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I think this topic has run its course for just about everybody, unless others have any more pathway questions, I don't see if there is really anything else to add.

My questions I'd like to ask first though:

1. So between opening day and what year was the time they primarily used asphalt? Just to give me an idea when the park decided to make the switch.

2. When the park made the switch, did they tear out all the pathways and pour the aggregate all at once, was it done in phases or did they just pour the aggregate on top of the asphalt?

3. What was the driving force behind this switch that made the park decide to change its ways? Other than a more appealing look, was there other things that factored in? An example mentioned earlier was up keep was cheaper and/or easier, I think. Was this all to the decision?

4. More older pics please Nora!

5. What do the members of this forum prefer, detailed stamped concrete themed to each hamlet, all aggregate, all asphalt, or a mix of everything everywhere?

6. That is all for now.
Small rocks Alpenghöst. heh~

Party Rocker.. I have no idea; so I will speculate from my time working with a General Contractor.

The park had asphalt for a very short time.. very short. It was around the early 80s when aggregate started replacing the asphalt. It was bit by bit at a time. I recall when Italy opened that was all aggregate.

As to why- I would assume that

1) It looked better and resembled more the the look that the Colonial Parkway has.
2) It is easier to repair and replace than asphalt.

I would also say that the asphalt was removed at one point because when there was a replacement, you could see dirt underneath. But don't quote me on this.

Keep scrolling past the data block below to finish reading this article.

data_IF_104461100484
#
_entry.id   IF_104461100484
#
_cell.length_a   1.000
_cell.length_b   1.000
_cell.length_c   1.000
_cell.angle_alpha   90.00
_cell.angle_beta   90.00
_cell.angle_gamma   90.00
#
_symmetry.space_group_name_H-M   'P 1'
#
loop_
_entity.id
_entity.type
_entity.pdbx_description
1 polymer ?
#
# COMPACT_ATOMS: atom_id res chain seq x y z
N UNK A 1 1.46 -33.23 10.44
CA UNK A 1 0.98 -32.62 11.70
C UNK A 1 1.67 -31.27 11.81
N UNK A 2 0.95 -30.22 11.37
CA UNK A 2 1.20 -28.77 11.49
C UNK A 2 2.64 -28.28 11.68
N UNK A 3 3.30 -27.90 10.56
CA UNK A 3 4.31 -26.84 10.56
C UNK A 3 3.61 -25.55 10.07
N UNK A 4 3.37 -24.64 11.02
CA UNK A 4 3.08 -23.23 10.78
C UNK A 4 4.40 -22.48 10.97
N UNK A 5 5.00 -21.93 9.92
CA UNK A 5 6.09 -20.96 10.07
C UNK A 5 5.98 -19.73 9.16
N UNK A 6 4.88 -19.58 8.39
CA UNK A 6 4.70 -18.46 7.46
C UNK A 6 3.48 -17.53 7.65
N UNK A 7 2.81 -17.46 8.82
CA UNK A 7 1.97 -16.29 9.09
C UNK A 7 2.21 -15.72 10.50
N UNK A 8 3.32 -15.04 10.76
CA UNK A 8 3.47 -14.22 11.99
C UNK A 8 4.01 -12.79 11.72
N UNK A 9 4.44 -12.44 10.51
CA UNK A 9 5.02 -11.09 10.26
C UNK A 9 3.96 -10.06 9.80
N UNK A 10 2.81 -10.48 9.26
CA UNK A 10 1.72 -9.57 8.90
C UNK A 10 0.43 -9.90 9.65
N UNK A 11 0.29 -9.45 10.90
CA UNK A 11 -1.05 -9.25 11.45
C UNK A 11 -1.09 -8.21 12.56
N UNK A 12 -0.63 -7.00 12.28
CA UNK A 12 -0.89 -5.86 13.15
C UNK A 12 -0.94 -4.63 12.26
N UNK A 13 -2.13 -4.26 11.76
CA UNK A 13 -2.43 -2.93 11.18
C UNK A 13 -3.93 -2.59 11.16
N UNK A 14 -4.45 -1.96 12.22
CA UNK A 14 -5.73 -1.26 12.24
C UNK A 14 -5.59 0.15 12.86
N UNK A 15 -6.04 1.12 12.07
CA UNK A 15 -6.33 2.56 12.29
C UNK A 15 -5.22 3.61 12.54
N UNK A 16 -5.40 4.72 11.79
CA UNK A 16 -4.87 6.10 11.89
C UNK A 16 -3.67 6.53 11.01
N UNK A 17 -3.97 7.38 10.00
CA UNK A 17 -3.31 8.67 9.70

What you need to do if find someone who works in maintenance that has been there since the park opening and ask them. With me, I was only about four at the time. I have a good memory, but exact dates- get a wee bit fuzzy.

Hope that helps.
A little insight form a former concrete pourer:

1) Concrete of all kinds is "jointed" because it is expected, eventually, to crack. The "panels" you guys are talking about are standard for exposed aggregate concrete for repair/replace purposes, but also just because a solid slab without those joints would crack up in all kinds of unsightly places.

2) Stamped concrete is decoratively the most appealing. It can be stained in the mixing or finishing process, as well, to resemble natural stone. Stamped concrete is also more expensive than either exposed aggregate, finished concrete, or asphalt paving. As a little easter egg, unless the pattern is square, concrete is usually stamped with a honeycomb shaped rubber stamp. If you look closely, you can see where the pattern repeats on "natural looking" stamped slabs.

Personally, I can't stand asphalt. I hate how hot it is, how it smells in the heat, etc. It gives me a headache. When I think of KD, I think of the smell of's one of the reasons I avoid the place.

If anyone, for some strange reason, is interested in the process of pouring exposed concrete, just ask, and I'll explain it.
As a civil engineer, I will add to Doc's comments.

Concrete has a longer service life. Concrete is more durable and is less resistant to wear. Asphalt is a flexible pavement and needs constant kneeding to keep it pliable. Pedestrian traffic just doesn't provide the necessary action. Asphalt also needs sealing to keep moisture out. Asphalt is somewhat pourous and water can get down inside and then freeze. That creates potholes, and we've all experienced those.

Doc, just to let know, the cost of stamped concrete has come way down in recent years. Stamping technologies and patterns have grown immensly in the past 7 years. We used it on several jobs in New Kent instead of exposed aggregate.

Party Rocker, It's not good practice to place concrete on asphalt, especially if you want it to last past the first year. Concrete needs to have a stable base, usually compacted gravel. If the asphalt was left in place, we would see cracking at all the buildings, especially at the doorways. Concrete needs to be placed in no less than a 4" thickness to ensure a solid stable product. Anything less is subject to cracking.
Thanks guys for taking the time to explain all that. I used to work for a construction company and to be honest, I really didn't want to get into the details of concrete. I still have nightmares over processing invoices and handling insurance forms and what not. Kudos to you both!
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